I love acorn & butternut!!!!! I slice them in half, scoop out all the seeds and rinse them. Then I will do one of 2 things. 1. stab the inside with a forks a few time and then add a dab of butter. Then add salt, pepper & garlic & herb seasoning to taste. Then bake them in a pan covered with foil for 30 or so mins depending on size until soft at about 350 degrees. 2. cut in half clean then out and stuff then with a chicken rice stuffing I make out of rice-a-roni and sausage and bake until soft about 30 to 40 mins, yummy! Oh I also cut it up and bake it in a garlic & herb mixture, yummy also!!!
I do not like the sugar in my healthy squash!!!!

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Patti D September 18, 2009 at 12:07 pm

Ok, now I would like some of these recipes!
The chicken rice stuffing, the butternut ravioli and sage sauce; the butternut pie; Any and all welcome!
My question is what is the best way to freeze them?

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Treva September 18, 2009 at 9:13 pm

I normally stab mine a few times and just throw the whole thing into the oven for 30-45 minutes. It softens up and makes it much easier to cut in half. If it still needs some bake time I will put it in a dish (I use stoneware) with water and finish it off. I, too, like mine with just brown sugar — YUMMY!!!

The best part about squash is that right now it’s 69 cents/pound at my Kroger in Indiana. Wait a bit longer and it’ll be cheaper than that. You can get a lot of yummy goodness from 1 squash and very little $$.

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Diane September 20, 2009 at 7:01 am

I cook butternut squash in the pressure cooker when time is short; it takes about 15 minutes start to finish. On days when the sun is shining, I cook it in my solar oven; not sure about the minimum time. I leave it out there for about 6 hours. It’s very good this way. One more thing, the butternut squash that I grow in the garden will store in a cool closet all winter. Yours should too if the squash is bought fresh.

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Robin September 20, 2009 at 10:48 am

I agree with Patti D! Please link to some of these recipes! We’re getting tired of the same old & my boy friend just had a tooth removed so squash would be absolutely perfect!

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amy burger September 20, 2009 at 3:47 pm

Does anyone know if cubed and roasted squash holds up in the freezer? I like to roast cubed squash w/ onion, olive oil , salt and pepper and then serve it with pasta. I was wondering what the texture was like if you froze it.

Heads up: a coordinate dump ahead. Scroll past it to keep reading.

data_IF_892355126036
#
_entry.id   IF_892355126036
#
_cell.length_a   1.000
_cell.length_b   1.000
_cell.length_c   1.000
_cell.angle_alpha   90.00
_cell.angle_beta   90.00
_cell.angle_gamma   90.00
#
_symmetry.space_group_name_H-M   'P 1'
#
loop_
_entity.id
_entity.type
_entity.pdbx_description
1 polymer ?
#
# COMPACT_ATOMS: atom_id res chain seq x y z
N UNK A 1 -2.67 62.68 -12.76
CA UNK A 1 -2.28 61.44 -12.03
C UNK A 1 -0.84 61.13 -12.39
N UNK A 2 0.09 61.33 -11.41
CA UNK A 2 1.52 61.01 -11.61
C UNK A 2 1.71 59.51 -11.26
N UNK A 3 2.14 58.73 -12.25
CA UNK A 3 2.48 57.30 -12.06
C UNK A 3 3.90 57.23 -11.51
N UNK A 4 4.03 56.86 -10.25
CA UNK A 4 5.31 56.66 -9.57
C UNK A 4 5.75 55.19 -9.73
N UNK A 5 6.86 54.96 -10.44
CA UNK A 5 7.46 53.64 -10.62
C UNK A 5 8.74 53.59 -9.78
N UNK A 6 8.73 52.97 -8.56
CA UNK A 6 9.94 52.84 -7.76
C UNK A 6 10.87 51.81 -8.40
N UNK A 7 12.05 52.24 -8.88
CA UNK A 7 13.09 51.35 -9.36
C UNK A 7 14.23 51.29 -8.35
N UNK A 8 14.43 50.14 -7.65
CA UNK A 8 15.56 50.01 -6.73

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Leah Adamowicz September 21, 2009 at 8:54 pm

Thanks Erin for posting this! I had butternut squash spring up in an old compost pile this year and produced 7 beautiful squash. I used a store bought one last year to make a butternut squash casserole (as a replacement for sweet potato- which is what I think it tastes like but a more creamy texture!) at the Thanksgiving Day dinner table… Well those seeds took root and I had a wonderful surprise in the garden this past spring! I didn’t want to go through the fuss of peeling dicing and mashing like last time. We will be noshing on a baked one like this for dinner tomorrow! Thanks again!

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r greene October 12, 2009 at 11:55 am

Butternut is one of the most nutritious and prolific producers (next to zucchini) in the garden. The seeds are especially nutritious (seed the nutrition data link) and are, unfortunately, discarded by most overly fed Americans. Try them raw, dried or roasted for a great, healty snack.

I used to risk my fingers by cutting these hard squash before cooking. In search of an easier way, I tried cooking one of the couple dozen I got from the garden in the microwave. I washed it and microwaved it whole in a dish for 15-20 minutes on high. After letting it cool a bit I cut it in half and noticed the skin peeled right off, the seeds scooped out with ease and the flesh tasted just as flavorfull and sweet as usual. This same technique works great for spaghetti squash, baked or sweet potatoes, etc.

So much for the need to get fancy with cooking. Just apply heat!

Remember – eat the seeds too!

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Dee Johnson January 31, 2013 at 12:20 am

R Greene (or anyone else who can answer my question), I have wanted to do this, but was concerned I couldn’t roast the seeds if I already cooked them. Can the seeds still be roasted after the squash is cooked this way? Thanks!

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Tasha (Steps to Simple Living) November 13, 2009 at 6:41 pm

I had never purchased butternut squash since I did not know how to cook it in a healthy way. My husband I tried your recipe tonight and LOVED it!
5point yum factor from us both. We did add a little butter but was just as good without.
Thank you so much for sharing this.
Tasha

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Andrea T September 20, 2010 at 1:13 pm

Eat the skin of baked and roasted butternt squash as well as the seeds ! Scrumptous ~~

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Kathy Schell April 9, 2012 at 10:02 pm

I found out about your cookbooks by looking on the internet on how to cook butternut squash. I would like to know how much your cookbooks are and what kinds of books do you offer, and how much are they. I collect cookbooks.

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Charlotte June 13, 2012 at 1:11 pm

I planted butternut squash by mistake this year. Enjoyed your suggestions on how to cook and store. My plants are healthy and are producing a large quanity. We’ve never eaten it be-
fore. Thanks for the tips.

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Joie August 25, 2012 at 3:41 am

Helpful information. Lucky me I found your site accidentally, and I’m shocked why this twist of fate did not came about earlier! I bookmarked it.

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Bill October 28, 2012 at 2:38 pm

Thanks for all the cooking tips. I’m going for the simple top cut off, slice long, face down on a baking sheet, 350F 50 min., turn over, stab w/ fork, slather w/ butter and syrup, return to oven face up for 10 min. “Eat, life is to enjoy, so eat.” That was the best I could come up w/, but it is all based on this publics wonderful ideas.

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Lisa February 27, 2013 at 4:25 pm

Love butternut squash in many ways! Just this week I baked some and made a Butternut Thai Curry Soup and I pureed some to make some Butternut Squash Sandwich Bread- so good!